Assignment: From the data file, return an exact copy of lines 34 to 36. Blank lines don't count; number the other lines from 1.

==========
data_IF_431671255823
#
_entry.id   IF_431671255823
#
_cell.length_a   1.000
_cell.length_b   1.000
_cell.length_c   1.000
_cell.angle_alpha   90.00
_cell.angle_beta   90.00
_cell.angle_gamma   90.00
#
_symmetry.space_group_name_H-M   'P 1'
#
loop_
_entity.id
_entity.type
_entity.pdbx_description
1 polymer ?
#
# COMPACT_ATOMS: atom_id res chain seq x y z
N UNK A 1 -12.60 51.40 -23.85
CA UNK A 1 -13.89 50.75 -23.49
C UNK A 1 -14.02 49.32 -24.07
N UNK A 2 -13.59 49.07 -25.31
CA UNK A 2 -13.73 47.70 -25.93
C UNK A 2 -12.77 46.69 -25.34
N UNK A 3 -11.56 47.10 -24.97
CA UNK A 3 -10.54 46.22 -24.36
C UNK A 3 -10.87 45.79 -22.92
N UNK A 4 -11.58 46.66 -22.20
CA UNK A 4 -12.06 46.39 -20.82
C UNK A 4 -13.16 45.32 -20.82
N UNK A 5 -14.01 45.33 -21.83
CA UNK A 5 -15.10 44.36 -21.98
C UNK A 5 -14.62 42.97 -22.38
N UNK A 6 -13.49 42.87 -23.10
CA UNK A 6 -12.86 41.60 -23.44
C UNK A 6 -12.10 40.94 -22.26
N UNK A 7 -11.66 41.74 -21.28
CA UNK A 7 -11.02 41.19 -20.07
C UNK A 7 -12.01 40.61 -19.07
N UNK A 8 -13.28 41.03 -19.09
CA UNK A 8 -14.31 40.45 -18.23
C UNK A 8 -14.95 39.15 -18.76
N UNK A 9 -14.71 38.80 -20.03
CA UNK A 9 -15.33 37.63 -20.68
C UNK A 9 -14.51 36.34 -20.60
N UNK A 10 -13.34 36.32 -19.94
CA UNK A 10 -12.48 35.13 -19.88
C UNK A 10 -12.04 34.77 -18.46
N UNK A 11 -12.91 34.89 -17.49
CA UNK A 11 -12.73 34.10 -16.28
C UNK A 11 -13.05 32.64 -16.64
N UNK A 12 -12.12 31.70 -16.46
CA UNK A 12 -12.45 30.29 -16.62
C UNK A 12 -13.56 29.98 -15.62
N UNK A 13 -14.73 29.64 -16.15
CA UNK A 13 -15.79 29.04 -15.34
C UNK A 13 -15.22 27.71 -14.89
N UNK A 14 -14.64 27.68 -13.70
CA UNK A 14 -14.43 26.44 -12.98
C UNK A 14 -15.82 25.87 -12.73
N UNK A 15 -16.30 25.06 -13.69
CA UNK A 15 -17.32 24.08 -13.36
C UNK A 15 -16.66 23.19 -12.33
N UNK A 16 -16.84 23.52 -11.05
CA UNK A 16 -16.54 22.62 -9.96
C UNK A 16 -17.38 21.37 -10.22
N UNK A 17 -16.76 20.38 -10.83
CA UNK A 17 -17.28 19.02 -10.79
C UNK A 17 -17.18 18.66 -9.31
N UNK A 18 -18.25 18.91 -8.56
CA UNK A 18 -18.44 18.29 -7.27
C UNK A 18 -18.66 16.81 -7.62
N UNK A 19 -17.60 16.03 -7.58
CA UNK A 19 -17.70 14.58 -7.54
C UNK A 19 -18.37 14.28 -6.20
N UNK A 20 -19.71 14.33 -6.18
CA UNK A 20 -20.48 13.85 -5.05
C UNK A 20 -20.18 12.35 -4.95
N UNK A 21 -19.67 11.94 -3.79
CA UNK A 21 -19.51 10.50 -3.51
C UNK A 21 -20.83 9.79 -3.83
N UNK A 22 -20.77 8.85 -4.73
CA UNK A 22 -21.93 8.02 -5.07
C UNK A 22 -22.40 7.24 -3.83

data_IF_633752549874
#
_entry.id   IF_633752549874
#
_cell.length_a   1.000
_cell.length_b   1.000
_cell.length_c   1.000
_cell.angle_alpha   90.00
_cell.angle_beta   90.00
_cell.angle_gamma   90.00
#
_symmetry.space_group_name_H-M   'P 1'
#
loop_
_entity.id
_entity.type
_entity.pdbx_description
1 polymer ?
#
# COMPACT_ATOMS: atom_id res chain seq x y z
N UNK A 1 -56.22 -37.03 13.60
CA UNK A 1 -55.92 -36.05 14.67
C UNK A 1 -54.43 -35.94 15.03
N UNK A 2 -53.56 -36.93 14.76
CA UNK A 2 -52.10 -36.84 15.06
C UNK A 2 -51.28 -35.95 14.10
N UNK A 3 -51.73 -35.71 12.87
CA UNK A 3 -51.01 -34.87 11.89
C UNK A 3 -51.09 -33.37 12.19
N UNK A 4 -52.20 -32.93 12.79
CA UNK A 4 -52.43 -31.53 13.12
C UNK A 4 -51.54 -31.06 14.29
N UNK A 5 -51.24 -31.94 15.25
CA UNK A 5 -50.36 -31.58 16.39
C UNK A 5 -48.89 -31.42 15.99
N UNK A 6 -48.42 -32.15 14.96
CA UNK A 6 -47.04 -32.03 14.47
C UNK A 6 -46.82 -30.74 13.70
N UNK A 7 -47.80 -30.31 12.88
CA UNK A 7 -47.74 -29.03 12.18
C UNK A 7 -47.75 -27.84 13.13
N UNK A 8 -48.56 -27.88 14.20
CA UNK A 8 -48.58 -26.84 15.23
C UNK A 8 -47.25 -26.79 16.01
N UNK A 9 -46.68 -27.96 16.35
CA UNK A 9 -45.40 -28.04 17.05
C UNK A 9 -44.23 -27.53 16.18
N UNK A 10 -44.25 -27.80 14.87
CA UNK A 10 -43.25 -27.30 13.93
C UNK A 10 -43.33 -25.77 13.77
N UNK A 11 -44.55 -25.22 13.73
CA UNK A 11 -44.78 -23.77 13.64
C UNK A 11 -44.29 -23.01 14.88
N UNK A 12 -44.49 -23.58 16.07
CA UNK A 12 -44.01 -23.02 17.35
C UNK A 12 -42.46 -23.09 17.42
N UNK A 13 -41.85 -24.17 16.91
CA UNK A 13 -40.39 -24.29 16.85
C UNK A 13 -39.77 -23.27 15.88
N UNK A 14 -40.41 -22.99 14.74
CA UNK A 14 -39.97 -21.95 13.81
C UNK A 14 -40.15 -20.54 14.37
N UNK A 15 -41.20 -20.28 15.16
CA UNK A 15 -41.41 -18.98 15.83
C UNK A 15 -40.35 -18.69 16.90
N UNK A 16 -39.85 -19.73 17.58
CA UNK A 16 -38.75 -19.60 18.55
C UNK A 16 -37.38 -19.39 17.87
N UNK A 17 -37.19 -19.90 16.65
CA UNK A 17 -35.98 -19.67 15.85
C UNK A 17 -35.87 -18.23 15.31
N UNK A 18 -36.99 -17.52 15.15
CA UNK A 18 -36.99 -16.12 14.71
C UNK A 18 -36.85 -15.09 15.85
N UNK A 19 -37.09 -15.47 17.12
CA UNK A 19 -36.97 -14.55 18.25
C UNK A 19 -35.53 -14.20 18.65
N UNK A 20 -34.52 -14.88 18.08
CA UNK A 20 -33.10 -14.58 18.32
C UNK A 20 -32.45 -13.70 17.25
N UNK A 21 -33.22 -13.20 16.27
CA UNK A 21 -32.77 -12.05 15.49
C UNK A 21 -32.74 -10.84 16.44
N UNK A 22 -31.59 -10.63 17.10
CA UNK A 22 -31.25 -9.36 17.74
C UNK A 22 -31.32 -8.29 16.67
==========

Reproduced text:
CA UNK A 5 -15.10 44.36 -21.98
C UNK A 5 -14.62 42.97 -22.38
N UNK A 6 -13.49 42.87 -23.10